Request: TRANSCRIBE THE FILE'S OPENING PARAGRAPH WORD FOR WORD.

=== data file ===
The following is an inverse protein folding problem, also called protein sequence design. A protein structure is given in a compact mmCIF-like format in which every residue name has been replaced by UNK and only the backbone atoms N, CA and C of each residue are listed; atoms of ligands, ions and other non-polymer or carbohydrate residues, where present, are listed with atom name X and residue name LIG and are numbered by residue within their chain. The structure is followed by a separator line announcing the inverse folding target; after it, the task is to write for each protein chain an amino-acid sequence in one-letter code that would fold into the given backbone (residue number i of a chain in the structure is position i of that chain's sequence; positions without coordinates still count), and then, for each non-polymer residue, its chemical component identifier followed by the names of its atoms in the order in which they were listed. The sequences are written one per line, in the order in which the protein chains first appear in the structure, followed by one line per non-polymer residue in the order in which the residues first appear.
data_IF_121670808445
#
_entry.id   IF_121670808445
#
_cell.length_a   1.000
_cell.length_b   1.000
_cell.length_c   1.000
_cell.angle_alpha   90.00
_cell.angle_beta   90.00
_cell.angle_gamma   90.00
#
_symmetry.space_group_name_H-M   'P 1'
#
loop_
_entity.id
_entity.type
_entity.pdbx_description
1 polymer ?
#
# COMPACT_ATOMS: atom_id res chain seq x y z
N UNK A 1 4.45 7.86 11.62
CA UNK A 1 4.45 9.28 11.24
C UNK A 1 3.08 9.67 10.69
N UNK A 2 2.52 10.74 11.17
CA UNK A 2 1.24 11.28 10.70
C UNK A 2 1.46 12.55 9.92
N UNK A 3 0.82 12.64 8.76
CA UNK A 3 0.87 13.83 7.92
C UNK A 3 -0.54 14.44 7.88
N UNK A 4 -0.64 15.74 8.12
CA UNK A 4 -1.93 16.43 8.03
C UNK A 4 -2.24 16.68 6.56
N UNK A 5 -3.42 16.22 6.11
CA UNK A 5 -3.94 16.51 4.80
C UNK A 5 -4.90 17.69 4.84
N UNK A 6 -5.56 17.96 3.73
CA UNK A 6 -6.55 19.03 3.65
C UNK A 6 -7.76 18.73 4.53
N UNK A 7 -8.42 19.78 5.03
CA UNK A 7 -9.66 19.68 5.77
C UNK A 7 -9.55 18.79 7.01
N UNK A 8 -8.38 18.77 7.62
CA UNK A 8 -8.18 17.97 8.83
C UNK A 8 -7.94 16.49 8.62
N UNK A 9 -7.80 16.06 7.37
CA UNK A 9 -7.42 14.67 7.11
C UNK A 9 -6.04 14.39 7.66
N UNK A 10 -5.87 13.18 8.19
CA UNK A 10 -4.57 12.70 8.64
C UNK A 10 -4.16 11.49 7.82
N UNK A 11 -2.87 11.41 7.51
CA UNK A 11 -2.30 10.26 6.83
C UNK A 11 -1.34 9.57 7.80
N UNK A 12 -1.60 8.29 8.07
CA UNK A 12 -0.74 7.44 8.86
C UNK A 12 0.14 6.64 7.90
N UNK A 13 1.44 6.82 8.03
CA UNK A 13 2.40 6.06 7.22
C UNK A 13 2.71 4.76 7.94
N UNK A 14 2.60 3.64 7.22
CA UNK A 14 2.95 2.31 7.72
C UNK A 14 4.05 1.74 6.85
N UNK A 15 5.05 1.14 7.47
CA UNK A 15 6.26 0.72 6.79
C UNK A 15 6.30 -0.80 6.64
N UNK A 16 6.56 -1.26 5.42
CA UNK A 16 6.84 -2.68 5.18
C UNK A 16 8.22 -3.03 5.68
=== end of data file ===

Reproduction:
The following is an inverse protein folding problem, also called protein sequence design. A protein structure is given in a compact mmCIF-like format in which every residue name has been replaced by UNK and only the backbone atoms N, CA and C of each residue are listed; atoms of ligands, ions and other non-polymer or carbohydrate residues, where present, are listed with atom name X and residue name LIG and are numbered by residue within their chain. The structure is followed by a separator line announcing the inverse folding target; after it, the task is to write for each protein chain an amino-acid sequence in one-letter code that would fold into the given backbone (residue number i of a chain in the structure is position i of that chain's sequence; positions without coordinates still count), and then, for each non-polymer residue, its chemical component identifier followed by the names of its atoms in the order in which they were listed. The sequences are written one per line, in the order in which the protein chains first appear in the structure, followed by one line per non-polymer residue in the order in which the residues first appear.